Polar Regions kids activities for preschoolers and kindergartners to learn about the North Pole and Antarctica animals and their habitats, as well as sorting by land, water, air.
Today, we are learning about polar regions of the Earth, also known as the Earth’s frigid zones that surround Earth’s geographical North and South Poles. These regions are very cold, covered by snow and polar ice caps: the northern resting on the Arctic Ocean and the southern on the continent of Antarctica. We are also learning about the differences between the North Pole and Antarctica animals with lots of fun and hands-on Polar Regions Kids Activities.
Adrian is using Montessori Sandpaper Continent 🌎Globe (read a detailed post here).
The differences between the Arctic and Antarctica:
Antarctica, or the south pole region, is a continent that is covered with an immense ice cap. The Arctic, on the other hand, is a polar region surrounding the North Pole and consisting of the large Arctic Ocean, adjacent seas, and parts of Alaska, Canada, Finland, Greenland, Iceland, Norway, Russia, and Sweden. Polar habitats are too cold for trees to grow, so tundra, the only place where any vegetation grows, takes up a lot of the area. In tundra, during spring and summertime, the ground only thaws just enough for short grasses and moss to grow, but the tree’s roots can not go as far down into the ground as they need to because deep down the ground is frozen. Animals who live in polar regions have adapted by having thick fur or feathers to keep warm, and hunting fish or each other rather than relying on plants and vegetation which are scarce to maintain their diet. Polar bears live solely in the Arctic, while penguins are found in the southern Antarctic regions, amongst others. So, since penguins reside only in the Southern Hemisphere, they had never crossed a path with a polar bear.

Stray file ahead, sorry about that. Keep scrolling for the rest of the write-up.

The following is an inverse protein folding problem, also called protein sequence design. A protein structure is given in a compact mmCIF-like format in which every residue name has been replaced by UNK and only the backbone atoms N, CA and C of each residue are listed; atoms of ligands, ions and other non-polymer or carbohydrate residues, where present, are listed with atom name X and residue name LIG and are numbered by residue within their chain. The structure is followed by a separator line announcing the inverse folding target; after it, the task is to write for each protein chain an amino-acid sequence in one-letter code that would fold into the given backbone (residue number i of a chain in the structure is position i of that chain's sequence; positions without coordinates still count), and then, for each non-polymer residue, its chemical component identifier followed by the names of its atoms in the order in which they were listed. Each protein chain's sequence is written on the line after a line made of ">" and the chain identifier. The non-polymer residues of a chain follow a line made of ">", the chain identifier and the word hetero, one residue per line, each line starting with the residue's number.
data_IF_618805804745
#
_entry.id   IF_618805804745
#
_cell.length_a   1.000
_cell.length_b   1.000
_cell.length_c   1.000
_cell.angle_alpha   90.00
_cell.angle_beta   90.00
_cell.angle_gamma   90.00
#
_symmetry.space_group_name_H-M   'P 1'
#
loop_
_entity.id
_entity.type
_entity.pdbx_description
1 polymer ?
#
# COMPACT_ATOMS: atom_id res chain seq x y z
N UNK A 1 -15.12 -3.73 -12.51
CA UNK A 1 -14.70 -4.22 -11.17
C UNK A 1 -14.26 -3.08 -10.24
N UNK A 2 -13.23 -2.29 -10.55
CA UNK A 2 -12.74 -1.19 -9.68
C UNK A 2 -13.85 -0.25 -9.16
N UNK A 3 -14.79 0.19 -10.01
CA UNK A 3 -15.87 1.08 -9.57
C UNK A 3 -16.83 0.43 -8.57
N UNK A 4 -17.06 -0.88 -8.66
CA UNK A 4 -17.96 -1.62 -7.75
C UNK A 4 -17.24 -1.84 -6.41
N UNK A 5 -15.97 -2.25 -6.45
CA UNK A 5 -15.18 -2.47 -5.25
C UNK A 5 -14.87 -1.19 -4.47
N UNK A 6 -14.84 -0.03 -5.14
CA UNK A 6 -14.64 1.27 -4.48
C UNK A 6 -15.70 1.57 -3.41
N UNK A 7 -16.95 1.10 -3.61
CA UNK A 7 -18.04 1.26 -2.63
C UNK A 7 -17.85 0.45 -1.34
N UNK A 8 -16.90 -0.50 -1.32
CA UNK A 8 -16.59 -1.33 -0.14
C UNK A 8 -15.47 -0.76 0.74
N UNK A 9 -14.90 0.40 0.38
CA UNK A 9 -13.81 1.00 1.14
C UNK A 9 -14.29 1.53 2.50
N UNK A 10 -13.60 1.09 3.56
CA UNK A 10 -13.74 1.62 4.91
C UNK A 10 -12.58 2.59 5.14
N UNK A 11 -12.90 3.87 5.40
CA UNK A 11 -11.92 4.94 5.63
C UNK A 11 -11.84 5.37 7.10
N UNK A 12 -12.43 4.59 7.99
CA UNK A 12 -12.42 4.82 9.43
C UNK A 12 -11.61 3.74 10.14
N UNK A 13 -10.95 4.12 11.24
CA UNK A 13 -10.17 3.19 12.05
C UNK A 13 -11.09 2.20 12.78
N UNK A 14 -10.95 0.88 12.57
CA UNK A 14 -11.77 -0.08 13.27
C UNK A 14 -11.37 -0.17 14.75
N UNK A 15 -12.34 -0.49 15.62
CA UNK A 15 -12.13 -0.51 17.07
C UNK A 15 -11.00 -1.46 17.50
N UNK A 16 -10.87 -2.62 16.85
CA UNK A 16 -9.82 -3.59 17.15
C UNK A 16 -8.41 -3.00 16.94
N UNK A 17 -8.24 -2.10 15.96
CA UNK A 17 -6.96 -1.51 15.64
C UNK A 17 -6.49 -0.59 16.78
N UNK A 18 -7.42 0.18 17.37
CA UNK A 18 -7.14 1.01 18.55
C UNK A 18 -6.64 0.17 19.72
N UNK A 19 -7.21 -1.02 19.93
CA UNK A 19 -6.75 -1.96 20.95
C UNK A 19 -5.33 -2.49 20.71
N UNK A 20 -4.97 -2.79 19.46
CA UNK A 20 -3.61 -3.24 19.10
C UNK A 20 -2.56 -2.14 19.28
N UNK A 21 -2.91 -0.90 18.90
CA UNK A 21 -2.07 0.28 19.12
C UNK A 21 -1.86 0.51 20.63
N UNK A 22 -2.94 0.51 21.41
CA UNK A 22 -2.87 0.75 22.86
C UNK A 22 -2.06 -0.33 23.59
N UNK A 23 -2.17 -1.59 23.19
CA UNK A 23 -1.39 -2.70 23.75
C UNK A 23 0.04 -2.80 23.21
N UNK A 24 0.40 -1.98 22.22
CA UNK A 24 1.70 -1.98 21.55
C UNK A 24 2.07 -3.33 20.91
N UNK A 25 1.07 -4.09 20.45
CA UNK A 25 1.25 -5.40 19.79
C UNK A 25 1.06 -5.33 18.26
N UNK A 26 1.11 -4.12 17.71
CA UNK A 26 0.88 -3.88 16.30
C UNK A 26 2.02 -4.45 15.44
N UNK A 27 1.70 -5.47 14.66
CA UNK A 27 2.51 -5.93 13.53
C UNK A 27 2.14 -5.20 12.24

As a first lesson, in our Polar Regions kids activities series, Adrian sorted animals by their habitat: LAND, WATER, AIR, rather than by the pole’s geographical location.
SORTING the North Pole and Antarctica ANIMALS
To represent LAND, I placed some soil in a glass jar.
We talked about Inuit people in the Arctic building igloos from snow as a shelter (also known as snow houses or snow huts). Air pockets trapped in snow make it an excellent insulator, so the temperature inside the igloo when warmed by the body heat alone may range from −7 °C (19 °F) to 16 °C (61 °F) while on the outside, it can be frigid cold as low as −45 °C (−49 °F) – that is more than 100 °F difference!
Caribou, also called reindeer (buy similar here), are native to the Arctic region. In the spring, herds of Caribou make a long journey north from the Arctic forest. It is the longest migration made by any land animal. On the way, they give birth to new calves. When they finally reach the tundra, caribou eat everything in sight. When winter comes and the food is scarce, the fat stored in their bodies gives them needed energy.
Musk Ox (buy here) have inhabited the frozen Arctic for many thousands of years, and their long shaggy hair is well adapted to the frigid climate. The outer long furry hairs called guard hairs, keep Musk Ox warm and cozy. Underneath all that hair is a layer of shorter wool undercoat, which provides additional insulation in winter. This undercoat falls out when temperatures climb at winter’s end. Musk Ox roams the tundra in search of the roots, mosses, and lichens that sustain them. In winter, they use their hooves to dig through snow to graze on these plants. During the summer, they supplement their diet with Arctic flowers and grasses, often feeding near water. Musk Oxen are herd animals, and groups of two or three dozen animals are sometimes led by a single female. Herds use cooperation to deal with predators, such as wolves. When threatened and to protect the young calves, they “circle the wagons” and array themselves with their young in the middle and their sharp horns facing outward toward their foes. A cornered musk-ox can be a fearsome enemy, charging with its massive bulk and attempting to use its horns to deadly effect.
Seals (buy here) live in the cold ocean waters of the Arctic or off the coasts of Antarctica. Some seals make caves in the snow to live in, while others never leave the ice pack and poke breathing holes in the ice. Fur seals and sea lions (buy here) live in the Northern Pacific between Asia and North America and off the coasts of South America, Antarctica, southwestern Africa, and southern Australia.